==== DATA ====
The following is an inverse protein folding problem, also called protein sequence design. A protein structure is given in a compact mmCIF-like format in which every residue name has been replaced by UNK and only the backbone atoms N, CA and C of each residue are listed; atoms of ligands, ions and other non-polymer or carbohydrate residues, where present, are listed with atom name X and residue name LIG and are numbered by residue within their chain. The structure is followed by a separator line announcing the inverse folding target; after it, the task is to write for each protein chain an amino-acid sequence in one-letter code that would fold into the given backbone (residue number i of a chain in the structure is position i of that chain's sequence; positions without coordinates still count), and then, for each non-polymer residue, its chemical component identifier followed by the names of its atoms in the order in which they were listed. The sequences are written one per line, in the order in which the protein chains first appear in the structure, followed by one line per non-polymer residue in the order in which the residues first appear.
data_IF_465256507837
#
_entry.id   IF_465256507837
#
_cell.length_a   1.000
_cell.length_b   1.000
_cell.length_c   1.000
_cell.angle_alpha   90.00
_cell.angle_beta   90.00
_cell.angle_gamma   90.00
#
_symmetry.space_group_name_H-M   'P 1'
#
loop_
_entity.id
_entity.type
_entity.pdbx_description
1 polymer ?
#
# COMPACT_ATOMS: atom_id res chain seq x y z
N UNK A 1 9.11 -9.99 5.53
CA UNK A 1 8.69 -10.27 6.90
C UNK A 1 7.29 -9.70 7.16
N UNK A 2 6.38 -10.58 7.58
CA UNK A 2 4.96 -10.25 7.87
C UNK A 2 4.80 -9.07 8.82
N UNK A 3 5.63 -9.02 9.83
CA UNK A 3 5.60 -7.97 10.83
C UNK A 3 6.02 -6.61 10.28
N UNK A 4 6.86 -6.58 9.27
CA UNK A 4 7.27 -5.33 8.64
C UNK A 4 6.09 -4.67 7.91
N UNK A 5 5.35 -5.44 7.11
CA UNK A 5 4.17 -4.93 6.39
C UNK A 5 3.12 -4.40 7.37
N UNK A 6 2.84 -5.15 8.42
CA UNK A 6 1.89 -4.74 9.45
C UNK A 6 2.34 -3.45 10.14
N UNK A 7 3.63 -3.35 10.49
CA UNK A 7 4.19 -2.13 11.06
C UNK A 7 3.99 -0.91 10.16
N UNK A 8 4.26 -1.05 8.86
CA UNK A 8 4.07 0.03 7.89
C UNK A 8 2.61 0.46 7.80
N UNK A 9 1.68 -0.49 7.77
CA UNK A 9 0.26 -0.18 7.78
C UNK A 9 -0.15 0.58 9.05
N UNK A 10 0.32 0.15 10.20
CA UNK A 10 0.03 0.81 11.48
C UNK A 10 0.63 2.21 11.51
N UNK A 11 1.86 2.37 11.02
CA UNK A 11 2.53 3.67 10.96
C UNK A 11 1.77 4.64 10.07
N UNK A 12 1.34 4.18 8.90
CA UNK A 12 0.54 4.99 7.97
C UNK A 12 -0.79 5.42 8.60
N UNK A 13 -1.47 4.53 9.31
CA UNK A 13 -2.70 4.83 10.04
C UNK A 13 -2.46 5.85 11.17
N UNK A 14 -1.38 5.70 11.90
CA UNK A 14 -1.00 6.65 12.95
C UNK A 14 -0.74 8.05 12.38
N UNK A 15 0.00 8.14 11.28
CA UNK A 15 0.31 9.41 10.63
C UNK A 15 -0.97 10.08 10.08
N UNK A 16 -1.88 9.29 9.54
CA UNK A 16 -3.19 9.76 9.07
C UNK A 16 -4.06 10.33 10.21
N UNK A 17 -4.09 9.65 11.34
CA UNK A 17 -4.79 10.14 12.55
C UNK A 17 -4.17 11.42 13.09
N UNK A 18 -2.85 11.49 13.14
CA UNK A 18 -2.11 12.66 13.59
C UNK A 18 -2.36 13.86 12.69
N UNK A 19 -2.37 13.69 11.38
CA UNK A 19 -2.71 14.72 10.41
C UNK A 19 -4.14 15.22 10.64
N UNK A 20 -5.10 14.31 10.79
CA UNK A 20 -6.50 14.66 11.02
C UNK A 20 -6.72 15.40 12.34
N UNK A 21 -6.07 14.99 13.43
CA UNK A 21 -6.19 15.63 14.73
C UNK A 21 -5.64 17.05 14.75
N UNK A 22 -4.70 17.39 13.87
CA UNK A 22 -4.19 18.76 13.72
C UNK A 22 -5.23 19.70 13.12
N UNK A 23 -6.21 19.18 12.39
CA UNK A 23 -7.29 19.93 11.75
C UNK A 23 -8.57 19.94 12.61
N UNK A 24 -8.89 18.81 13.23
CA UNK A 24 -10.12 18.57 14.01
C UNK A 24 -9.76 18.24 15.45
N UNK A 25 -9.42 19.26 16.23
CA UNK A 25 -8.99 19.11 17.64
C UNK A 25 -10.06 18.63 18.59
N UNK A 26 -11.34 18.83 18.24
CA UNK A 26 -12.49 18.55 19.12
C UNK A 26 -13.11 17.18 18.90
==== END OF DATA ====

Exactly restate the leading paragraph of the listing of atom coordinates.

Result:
The following is an inverse protein folding problem, also called protein sequence design. A protein structure is given in a compact mmCIF-like format in which every residue name has been replaced by UNK and only the backbone atoms N, CA and C of each residue are listed; atoms of ligands, ions and other non-polymer or carbohydrate residues, where present, are listed with atom name X and residue name LIG and are numbered by residue within their chain. The structure is followed by a separator line announcing the inverse folding target; after it, the task is to write for each protein chain an amino-acid sequence in one-letter code that would fold into the given backbone (residue number i of a chain in the structure is position i of that chain's sequence; positions without coordinates still count), and then, for each non-polymer residue, its chemical component identifier followed by the names of its atoms in the order in which they were listed. The sequences are written one per line, in the order in which the protein chains first appear in the structure, followed by one line per non-polymer residue in the order in which the residues first appear.